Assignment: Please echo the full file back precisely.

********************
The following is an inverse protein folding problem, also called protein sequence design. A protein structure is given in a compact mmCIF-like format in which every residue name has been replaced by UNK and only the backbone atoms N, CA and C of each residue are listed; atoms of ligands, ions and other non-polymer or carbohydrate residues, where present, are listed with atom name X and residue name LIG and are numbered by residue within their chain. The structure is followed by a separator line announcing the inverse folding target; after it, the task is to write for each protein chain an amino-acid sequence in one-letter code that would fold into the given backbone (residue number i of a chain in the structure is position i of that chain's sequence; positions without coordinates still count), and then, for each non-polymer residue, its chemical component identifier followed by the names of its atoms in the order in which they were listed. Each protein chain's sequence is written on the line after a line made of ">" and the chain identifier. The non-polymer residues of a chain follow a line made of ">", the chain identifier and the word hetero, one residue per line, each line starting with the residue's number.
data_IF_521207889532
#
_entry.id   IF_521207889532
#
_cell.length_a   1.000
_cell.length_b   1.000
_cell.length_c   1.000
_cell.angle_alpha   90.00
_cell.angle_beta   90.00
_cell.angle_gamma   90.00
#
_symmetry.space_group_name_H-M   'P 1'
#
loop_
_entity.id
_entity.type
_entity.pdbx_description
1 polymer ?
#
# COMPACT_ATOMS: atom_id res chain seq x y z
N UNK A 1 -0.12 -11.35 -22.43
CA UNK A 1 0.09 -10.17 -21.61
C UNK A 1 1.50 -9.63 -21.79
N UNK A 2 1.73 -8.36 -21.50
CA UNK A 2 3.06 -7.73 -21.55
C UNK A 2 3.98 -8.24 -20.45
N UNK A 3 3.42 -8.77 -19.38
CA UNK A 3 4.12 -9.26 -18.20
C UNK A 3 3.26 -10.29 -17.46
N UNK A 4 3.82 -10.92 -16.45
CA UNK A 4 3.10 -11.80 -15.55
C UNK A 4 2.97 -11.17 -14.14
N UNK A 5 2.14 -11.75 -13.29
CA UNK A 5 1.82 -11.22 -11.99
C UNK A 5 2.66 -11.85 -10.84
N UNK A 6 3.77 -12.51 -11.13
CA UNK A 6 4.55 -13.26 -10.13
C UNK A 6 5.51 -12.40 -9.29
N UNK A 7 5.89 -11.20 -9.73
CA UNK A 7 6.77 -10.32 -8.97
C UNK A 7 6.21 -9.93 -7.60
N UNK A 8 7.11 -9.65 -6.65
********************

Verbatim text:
The following is an inverse protein folding problem, also called protein sequence design. A protein structure is given in a compact mmCIF-like format in which every residue name has been replaced by UNK and only the backbone atoms N, CA and C of each residue are listed; atoms of ligands, ions and other non-polymer or carbohydrate residues, where present, are listed with atom name X and residue name LIG and are numbered by residue within their chain. The structure is followed by a separator line announcing the inverse folding target; after it, the task is to write for each protein chain an amino-acid sequence in one-letter code that would fold into the given backbone (residue number i of a chain in the structure is position i of that chain's sequence; positions without coordinates still count), and then, for each non-polymer residue, its chemical component identifier followed by the names of its atoms in the order in which they were listed. Each protein chain's sequence is written on the line after a line made of ">" and the chain identifier. The non-polymer residues of a chain follow a line made of ">", the chain identifier and the word hetero, one residue per line, each line starting with the residue's number.
data_IF_521207889532
#
_entry.id   IF_521207889532
#
_cell.length_a   1.000
_cell.length_b   1.000
_cell.length_c   1.000
_cell.angle_alpha   90.00
_cell.angle_beta   90.00
_cell.angle_gamma   90.00
#
_symmetry.space_group_name_H-M   'P 1'
#
loop_
_entity.id
_entity.type
_entity.pdbx_description
1 polymer ?
#
# COMPACT_ATOMS: atom_id res chain seq x y z
N UNK A 1 -0.12 -11.35 -22.43
CA UNK A 1 0.09 -10.17 -21.61
C UNK A 1 1.50 -9.63 -21.79
N UNK A 2 1.73 -8.36 -21.50
CA UNK A 2 3.06 -7.73 -21.55
C UNK A 2 3.98 -8.24 -20.45
N UNK A 3 3.42 -8.77 -19.38
CA UNK A 3 4.12 -9.26 -18.20
C UNK A 3 3.26 -10.29 -17.46
N UNK A 4 3.82 -10.92 -16.45
CA UNK A 4 3.10 -11.80 -15.55
C UNK A 4 2.97 -11.17 -14.14
N UNK A 5 2.14 -11.75 -13.29
CA UNK A 5 1.82 -11.22 -11.99
C UNK A 5 2.66 -11.85 -10.84
N UNK A 6 3.77 -12.51 -11.13
CA UNK A 6 4.55 -13.26 -10.13
C UNK A 6 5.51 -12.40 -9.29
N UNK A 7 5.89 -11.20 -9.73
CA UNK A 7 6.77 -10.32 -8.97
C UNK A 7 6.21 -9.93 -7.60
N UNK A 8 7.11 -9.65 -6.65